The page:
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Home Finance Funding later life

Funding later life

Funding elderly care and later life can be complex, expensive and unpredictable, particularly as needs change. This Guide includes a brief introduction to all the care funding options available.   It also includes information on local authority assessments which are critical to determine the care and support needed and how it may or may not be funded.

Funding for care at home or in a care home

Access to funding for later life and care whether at home or in a care home is essentially means tested – and in England if your parents or relatives have more than £23,250 (excluding the value of the home), then they will likely be funding their own care. With assets between £14,000 – £23,250 and the state/local authority will contribute to care costs.

Sources of funding

There is funding available through various sources: the state – through the benefits system; through the local authority – which is responsible for the delivery of social care in it’s area: and the NHS which does provide nursing/medical funding at home or in a care home. But, its complicated!

There is some care funding available which is not means tested, but based on health/social need – such as Attendance Allowance, Personal Independent Payments, through the benefits system, and NHS Continuing and Intermediate care from the NHS. Even if your family are “self funders” – ie paying for their own care – these are well worth pursuing. Beware the paperwork.

Please take advice whichever route you are taking.  There are lots of organisations that can help.  You might want to choose a financial adviser with expertise in this area, so we would suggest that you look for an accredited Society of Later Life Advisers (SOLLA) practitioner from their website.

Below we outline the main sources of local authority/state funding available.

Funding for Care at Home 

Attendance Allowance  – This is for people over 65 who need help with social (personal) care – washing, dressing or eating- due to an illness or disability. It is available for those who need to be looked after by day, and/or overnight in case help is needed.

Disability Living Allowance (DLA) – for anyone aged over 68 in 2015, re-named as Personal Independent Payments (PIPs) for anyone under 68, these can help with some of the extra costs of personal care or mobility due to a long-term illness or disability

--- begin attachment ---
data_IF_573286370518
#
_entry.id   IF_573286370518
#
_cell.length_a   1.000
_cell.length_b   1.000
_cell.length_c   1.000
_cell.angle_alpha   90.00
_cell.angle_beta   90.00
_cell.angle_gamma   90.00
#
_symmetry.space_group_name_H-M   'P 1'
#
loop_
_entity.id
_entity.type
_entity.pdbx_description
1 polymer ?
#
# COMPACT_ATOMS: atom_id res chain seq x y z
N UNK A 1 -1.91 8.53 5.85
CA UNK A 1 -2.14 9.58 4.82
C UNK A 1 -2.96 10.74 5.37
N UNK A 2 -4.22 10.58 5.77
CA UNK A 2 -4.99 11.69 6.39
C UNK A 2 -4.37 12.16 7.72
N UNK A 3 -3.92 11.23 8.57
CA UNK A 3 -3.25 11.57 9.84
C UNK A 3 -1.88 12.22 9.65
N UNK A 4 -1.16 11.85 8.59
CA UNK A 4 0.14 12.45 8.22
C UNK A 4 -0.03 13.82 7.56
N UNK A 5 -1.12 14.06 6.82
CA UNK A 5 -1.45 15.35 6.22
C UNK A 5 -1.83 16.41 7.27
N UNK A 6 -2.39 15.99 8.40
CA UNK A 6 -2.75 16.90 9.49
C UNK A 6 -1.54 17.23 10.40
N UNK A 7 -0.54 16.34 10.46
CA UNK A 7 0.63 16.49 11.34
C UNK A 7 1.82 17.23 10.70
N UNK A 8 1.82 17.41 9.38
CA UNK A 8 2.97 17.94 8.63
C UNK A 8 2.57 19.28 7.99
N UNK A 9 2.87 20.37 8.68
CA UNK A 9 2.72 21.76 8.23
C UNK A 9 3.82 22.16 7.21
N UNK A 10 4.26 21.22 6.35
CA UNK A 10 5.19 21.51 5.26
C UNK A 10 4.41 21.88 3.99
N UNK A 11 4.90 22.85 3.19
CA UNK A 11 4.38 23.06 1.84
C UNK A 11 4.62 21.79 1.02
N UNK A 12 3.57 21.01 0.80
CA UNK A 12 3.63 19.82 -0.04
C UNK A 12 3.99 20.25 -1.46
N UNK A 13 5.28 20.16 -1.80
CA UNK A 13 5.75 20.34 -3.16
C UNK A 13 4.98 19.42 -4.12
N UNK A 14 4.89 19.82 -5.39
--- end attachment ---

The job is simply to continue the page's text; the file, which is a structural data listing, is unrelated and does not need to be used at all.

NHS Continuing Care  – NHS Continuing Care is care that is arranged and funded by the NHS free of charge outside of hospital. It is available for people who need ongoing healthcare and meet certain criteria; all care costs will be met by The NHS, but it is incredibly difficult to be eligible for;

NHS Intermediate Care – NHS intermediate care is free temporary care at home for 6 weeks following a stay in hospital, or to enable the person being cared for to stay at home following an emergency breakdown in care services.

Local authority grants – Can be given if you need assistance at home with daily living and your individual financial assets fall under a set amount.

Carer’s Allowance  – If you care for someone and meet some strict criteria then you may be eligible for a carer’s allowance.

Carer’s Credit – You can also earn Carer’s credits to help with the financial issues that may come with being a carer.

Constant Attendant Allowance – available for those with a war pension or suffering as a result of an industrial accident

Care Home Funding (Nursing home or Residential care home)

Local authority payment  – This can be used to also help for funding a residential care home, it is a means tested payment service, and dependent upon a financial assessment of individual assets.

Attendance allowance  – If there is no Local Authority or NHS funding contribution then you may be eligible for attendance allowance funding.

NHS funded nursing care – As the title suggests, you can receive nursing care which is funded based upon what your care needs are.

 Funding your own care

If you and your parents are funding your own care, then using assets and investments are options; there are many different schemes, the main options outlined below.  Please take independent advice.

Annuities – including Immediate Care Annuities

Equity Release

Deferred Payment Agreements

Care Assessments

The all important first step to receive care, funded or otherwise is Getting your parents needs and finances assessed – our guide  outlines why assessments are a good idea, how to get one, and what happens once you’ve got one.  Even if your parents are self-funding, it is so important for them to have an assessment: if they have social care/health needs they will be assigned a social worker, and given support with their needs, which may of course change over time.